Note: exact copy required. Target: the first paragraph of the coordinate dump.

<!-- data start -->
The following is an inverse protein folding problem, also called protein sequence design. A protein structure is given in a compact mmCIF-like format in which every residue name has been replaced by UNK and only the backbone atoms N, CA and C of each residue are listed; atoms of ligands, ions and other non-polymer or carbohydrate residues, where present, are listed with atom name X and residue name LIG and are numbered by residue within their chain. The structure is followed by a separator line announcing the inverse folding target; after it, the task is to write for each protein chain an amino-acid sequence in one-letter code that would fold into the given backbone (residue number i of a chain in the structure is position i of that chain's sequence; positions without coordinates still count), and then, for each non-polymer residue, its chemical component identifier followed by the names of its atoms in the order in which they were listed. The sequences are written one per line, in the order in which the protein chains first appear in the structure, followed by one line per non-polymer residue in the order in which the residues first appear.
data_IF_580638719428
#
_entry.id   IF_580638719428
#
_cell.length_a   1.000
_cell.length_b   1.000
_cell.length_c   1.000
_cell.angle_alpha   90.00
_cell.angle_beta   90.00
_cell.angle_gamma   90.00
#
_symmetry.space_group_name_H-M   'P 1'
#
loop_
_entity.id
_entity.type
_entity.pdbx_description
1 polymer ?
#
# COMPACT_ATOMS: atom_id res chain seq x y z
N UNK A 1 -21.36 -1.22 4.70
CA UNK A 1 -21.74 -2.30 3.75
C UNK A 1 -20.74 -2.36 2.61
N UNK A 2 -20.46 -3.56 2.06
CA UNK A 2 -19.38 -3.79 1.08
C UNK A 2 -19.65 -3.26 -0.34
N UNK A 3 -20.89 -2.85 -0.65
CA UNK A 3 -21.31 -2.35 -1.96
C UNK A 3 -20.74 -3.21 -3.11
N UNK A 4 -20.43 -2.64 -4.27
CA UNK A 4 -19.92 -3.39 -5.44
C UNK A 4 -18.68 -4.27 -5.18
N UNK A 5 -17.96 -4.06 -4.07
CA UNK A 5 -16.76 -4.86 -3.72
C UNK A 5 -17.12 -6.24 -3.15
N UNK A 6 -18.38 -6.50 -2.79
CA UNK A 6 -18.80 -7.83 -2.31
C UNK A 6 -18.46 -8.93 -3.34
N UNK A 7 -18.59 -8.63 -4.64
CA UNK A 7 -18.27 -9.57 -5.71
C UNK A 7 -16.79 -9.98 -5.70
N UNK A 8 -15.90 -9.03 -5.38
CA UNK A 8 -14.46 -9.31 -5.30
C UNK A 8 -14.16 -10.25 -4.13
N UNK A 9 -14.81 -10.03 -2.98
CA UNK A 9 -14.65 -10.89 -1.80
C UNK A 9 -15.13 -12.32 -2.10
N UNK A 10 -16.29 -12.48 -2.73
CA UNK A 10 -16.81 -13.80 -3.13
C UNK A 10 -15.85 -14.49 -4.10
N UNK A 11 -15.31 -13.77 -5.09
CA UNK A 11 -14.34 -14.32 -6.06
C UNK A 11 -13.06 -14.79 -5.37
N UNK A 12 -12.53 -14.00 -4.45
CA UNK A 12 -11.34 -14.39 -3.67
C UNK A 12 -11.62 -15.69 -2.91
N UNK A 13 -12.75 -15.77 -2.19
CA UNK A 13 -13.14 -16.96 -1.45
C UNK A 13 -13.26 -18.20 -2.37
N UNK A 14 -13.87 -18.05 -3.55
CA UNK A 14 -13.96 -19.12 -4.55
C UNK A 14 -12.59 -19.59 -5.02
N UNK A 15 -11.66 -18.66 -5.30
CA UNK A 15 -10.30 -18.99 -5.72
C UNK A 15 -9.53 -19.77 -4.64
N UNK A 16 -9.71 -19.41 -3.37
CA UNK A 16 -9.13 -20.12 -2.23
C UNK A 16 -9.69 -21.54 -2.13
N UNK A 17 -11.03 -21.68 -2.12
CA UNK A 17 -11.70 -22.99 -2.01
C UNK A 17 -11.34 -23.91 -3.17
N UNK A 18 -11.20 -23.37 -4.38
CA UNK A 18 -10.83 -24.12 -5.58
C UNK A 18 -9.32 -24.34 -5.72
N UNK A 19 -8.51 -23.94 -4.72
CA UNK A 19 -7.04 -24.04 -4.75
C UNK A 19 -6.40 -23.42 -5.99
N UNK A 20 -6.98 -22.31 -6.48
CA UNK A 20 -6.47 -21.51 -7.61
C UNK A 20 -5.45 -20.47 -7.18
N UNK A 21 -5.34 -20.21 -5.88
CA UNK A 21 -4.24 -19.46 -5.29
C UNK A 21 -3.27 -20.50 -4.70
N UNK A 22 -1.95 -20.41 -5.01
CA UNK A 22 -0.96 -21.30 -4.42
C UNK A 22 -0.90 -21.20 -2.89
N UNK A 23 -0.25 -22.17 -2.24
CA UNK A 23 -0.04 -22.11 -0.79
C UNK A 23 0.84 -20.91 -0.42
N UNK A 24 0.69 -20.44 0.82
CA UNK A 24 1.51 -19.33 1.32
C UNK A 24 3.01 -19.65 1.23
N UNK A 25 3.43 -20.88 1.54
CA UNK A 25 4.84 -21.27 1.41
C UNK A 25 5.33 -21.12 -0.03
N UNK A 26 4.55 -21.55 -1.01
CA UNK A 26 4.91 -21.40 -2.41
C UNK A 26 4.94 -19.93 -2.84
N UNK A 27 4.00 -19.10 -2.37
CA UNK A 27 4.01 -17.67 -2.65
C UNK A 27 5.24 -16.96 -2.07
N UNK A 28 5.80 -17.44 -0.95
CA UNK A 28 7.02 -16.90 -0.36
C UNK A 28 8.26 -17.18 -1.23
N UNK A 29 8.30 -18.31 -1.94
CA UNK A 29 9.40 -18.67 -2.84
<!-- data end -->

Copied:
The following is an inverse protein folding problem, also called protein sequence design. A protein structure is given in a compact mmCIF-like format in which every residue name has been replaced by UNK and only the backbone atoms N, CA and C of each residue are listed; atoms of ligands, ions and other non-polymer or carbohydrate residues, where present, are listed with atom name X and residue name LIG and are numbered by residue within their chain. The structure is followed by a separator line announcing the inverse folding target; after it, the task is to write for each protein chain an amino-acid sequence in one-letter code that would fold into the given backbone (residue number i of a chain in the structure is position i of that chain's sequence; positions without coordinates still count), and then, for each non-polymer residue, its chemical component identifier followed by the names of its atoms in the order in which they were listed. The sequences are written one per line, in the order in which the protein chains first appear in the structure, followed by one line per non-polymer residue in the order in which the residues first appear.